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Pancake house plans fall debut

Magnolia Pancake Haus expects to debut in Cibolo during November with a menu similar to dishes at its two San Antonio locations. Complications from COVID-19 have delayed construction, a company official said. Courtesy photo

CIBOLO — Construction delays caused by the pandemic means diners must wait a little longer for Magnolia Pancake Haus’ famous buttermilk flapjacks and corned-beef hash.

The restaurant — the third in the San Antonio area — could open by November at 17730 Interstate 35 North.

Tricia Fleming Schleicher, company vice president and daughter of owner Robert Fleming, acknowledged the disruption caused by COVID-19, but said they’re ready to fill the demand for a quality meal.

The restaurant’s mission is “to create a dining experience so enjoyable the guests can’t wait to come back,” Schleicher said.

A stand-alone building will house the family-owned and operated eatery. The first two spots are at 606 Embassy Oaks St. in the Embassy Oaks shopping center and 10333 Huebner Road near the South Texas Medical Center.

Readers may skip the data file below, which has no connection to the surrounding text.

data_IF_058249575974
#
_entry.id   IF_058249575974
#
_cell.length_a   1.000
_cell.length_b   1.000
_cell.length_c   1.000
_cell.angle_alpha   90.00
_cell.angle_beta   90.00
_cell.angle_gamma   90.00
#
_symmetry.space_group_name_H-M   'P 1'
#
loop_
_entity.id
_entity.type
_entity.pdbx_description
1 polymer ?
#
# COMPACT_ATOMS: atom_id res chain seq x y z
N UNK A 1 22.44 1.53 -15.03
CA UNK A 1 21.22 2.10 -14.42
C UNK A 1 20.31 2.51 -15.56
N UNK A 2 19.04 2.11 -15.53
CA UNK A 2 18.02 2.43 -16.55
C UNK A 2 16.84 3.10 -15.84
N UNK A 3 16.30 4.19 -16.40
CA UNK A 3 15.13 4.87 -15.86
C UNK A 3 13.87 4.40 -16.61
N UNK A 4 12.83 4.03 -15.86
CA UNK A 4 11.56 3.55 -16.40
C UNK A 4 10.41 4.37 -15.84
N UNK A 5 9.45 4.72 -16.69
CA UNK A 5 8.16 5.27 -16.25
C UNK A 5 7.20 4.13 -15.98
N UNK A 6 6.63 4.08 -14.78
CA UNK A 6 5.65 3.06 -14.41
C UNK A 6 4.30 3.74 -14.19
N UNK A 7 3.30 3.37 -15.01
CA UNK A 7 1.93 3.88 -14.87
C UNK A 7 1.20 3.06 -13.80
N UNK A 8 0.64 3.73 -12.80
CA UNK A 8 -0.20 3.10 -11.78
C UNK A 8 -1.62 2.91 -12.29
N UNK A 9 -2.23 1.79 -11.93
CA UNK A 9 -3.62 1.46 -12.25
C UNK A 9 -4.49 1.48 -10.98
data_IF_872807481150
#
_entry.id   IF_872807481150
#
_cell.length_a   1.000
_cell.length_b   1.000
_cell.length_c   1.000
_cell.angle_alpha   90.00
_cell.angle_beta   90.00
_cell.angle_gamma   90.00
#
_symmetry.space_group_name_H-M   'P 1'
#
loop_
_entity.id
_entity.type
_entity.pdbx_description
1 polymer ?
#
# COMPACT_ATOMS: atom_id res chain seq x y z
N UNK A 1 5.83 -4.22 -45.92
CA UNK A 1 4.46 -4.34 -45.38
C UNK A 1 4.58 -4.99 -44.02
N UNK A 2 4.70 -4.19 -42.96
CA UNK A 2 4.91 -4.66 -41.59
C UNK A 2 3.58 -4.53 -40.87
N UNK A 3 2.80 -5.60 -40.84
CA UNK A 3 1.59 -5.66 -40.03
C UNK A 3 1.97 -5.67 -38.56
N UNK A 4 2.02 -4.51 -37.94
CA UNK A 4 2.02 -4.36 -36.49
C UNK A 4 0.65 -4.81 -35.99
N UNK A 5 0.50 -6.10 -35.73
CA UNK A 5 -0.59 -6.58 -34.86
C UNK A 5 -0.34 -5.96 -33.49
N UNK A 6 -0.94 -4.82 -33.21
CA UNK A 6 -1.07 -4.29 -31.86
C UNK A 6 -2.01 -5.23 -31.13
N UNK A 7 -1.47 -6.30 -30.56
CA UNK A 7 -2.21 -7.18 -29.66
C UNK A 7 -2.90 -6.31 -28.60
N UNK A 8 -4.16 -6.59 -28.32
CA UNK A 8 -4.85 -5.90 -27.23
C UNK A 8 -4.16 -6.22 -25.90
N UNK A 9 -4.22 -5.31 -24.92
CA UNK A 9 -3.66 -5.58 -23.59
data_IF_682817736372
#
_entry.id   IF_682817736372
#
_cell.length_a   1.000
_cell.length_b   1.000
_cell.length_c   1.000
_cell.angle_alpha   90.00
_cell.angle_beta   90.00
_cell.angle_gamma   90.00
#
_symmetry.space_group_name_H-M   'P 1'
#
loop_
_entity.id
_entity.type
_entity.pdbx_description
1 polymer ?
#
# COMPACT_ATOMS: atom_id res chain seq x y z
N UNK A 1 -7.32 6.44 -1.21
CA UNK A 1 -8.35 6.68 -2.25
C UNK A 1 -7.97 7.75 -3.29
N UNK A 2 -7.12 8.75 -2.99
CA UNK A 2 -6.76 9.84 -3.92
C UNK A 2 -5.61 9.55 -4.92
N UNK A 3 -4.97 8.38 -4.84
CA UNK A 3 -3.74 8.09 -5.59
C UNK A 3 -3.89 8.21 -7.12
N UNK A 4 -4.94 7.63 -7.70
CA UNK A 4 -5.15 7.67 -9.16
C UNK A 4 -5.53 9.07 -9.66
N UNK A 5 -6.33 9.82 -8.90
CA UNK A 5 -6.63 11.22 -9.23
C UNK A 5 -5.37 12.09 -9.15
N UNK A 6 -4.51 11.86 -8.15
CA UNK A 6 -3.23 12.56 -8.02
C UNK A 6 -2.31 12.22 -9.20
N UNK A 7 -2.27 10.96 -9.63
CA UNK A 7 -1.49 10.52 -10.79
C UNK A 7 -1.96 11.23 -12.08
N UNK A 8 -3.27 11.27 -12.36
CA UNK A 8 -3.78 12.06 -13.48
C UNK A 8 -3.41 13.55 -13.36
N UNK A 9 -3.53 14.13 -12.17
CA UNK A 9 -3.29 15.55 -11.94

“Our teams do a phenomenal job of always making sure that we provide that great customer experience,” Schleicher said.

Fleming started in food service some 50 years ago. He and his wife owned a Cajun restaurant in the 1980s, moved to Dallas and then returned to San Antonio.

“It’s just something that my dad always kind of had ingrained in him, just being a restaurateur, working in restaurants,” Schleicher said.

Magnolia will serve breakfast and lunch featuring a similar menu to its sister locations. Schleicher said the eatery is known for its varieties of buttermilk pancakes including blueberry, chocolate chip and bacon, plus the apfel pfannekuchen, a German-style pancake.

The recipe comes from Schleicher’s great-grandmother, who lived in Munich.

The corned-beef hash — brined, smoked and cured in-house — earned recognition from the Food Network’s “Diners, Drive-Ins and Dives.”

“Our patrons know that anytime they come here, if it’s been a week, if it’s been two weeks, two months, two years, it’s going to be the same thing that they got the last time they were here because we really make sure that everything that we produce is the same,” Schleicher said.

This venue will most resemble the Huebner Road site, but without a beer garden.

“I’m kind of taking over the business a little bit and transitioning it to a little more new-age feel. It’ll still have a grandma’s feel, but just maybe a little more modern,” Schleicher said.

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